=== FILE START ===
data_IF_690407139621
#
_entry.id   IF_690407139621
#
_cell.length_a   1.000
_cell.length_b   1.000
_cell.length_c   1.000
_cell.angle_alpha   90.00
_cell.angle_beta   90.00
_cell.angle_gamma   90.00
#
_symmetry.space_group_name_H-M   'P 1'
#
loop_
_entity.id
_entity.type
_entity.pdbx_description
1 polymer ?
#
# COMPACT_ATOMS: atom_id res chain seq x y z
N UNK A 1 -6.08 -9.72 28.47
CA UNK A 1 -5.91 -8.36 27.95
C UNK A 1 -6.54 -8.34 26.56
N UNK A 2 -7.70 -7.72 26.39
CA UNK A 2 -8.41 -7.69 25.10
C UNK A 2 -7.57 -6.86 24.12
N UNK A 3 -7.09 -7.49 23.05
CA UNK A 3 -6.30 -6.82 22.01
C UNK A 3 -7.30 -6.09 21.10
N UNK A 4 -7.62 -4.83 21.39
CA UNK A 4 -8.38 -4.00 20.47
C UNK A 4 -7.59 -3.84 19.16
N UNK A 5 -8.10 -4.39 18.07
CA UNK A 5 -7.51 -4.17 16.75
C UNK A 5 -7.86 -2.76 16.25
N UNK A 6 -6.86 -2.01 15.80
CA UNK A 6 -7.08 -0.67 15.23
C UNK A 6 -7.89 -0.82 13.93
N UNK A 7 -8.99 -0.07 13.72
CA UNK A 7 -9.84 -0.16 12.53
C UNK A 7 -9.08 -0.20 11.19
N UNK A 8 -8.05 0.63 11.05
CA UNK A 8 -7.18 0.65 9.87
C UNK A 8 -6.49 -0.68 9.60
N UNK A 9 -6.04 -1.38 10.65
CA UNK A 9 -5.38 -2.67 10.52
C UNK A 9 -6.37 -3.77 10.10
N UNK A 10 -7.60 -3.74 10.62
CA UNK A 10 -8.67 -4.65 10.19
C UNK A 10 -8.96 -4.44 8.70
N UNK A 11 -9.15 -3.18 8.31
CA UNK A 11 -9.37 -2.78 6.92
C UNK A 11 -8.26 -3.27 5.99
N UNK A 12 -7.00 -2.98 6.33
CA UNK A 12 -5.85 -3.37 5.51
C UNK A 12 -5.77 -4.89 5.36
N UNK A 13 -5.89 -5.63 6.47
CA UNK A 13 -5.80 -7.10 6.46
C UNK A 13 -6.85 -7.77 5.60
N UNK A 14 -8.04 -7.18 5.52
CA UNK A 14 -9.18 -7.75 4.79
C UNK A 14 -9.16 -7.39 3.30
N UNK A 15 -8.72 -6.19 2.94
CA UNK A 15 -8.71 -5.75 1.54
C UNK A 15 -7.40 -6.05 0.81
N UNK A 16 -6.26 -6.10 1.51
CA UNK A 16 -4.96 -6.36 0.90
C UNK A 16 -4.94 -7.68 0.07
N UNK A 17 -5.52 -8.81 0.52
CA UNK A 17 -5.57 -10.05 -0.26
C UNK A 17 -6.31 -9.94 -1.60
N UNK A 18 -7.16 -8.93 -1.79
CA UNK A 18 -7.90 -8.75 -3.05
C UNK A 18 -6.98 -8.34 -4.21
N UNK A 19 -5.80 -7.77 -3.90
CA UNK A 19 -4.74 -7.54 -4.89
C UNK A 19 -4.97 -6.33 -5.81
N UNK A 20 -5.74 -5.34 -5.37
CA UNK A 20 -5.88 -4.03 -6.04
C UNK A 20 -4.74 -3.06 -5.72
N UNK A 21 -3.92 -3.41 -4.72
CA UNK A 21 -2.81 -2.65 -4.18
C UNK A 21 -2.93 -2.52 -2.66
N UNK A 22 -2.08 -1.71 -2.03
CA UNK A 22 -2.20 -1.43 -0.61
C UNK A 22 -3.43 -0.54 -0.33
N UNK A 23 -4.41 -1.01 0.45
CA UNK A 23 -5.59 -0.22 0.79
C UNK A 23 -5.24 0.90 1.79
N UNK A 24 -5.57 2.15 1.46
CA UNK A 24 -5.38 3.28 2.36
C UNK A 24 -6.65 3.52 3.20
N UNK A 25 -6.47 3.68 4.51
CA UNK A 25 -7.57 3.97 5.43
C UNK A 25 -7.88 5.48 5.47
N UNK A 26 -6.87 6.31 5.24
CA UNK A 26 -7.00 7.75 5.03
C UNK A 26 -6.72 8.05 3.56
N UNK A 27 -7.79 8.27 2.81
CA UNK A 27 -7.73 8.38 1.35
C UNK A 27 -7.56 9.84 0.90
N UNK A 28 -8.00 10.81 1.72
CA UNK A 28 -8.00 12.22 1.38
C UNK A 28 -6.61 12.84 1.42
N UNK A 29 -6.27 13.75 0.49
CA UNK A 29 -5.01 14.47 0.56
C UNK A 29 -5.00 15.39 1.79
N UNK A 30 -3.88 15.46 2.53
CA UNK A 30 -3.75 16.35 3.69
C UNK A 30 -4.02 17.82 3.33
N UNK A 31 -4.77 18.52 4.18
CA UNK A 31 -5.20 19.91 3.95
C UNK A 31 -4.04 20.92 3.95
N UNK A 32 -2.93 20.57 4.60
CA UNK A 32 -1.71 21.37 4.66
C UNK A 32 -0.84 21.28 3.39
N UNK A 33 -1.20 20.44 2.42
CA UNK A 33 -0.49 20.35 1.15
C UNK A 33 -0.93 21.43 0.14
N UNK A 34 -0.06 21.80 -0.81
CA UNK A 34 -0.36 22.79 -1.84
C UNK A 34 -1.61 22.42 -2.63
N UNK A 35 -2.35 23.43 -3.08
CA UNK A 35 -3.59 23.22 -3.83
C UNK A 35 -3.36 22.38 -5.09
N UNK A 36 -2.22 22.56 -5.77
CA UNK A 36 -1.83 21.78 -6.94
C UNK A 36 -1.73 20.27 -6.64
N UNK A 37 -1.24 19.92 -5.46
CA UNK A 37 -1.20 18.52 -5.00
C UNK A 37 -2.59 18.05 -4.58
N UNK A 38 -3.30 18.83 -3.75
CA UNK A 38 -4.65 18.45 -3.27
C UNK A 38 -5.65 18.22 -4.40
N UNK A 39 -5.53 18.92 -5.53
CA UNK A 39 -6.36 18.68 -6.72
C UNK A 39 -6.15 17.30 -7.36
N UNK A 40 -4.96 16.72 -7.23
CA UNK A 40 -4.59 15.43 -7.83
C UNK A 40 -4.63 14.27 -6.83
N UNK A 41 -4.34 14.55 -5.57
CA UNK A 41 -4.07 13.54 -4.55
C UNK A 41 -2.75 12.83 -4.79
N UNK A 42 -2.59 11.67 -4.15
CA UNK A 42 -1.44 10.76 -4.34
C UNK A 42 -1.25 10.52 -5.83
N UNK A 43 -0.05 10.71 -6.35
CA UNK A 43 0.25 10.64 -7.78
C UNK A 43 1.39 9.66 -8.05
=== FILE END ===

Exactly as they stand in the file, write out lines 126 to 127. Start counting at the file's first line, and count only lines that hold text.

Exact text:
N UNK A 36 -2.22 22.56 -5.77
CA UNK A 36 -1.83 21.78 -6.94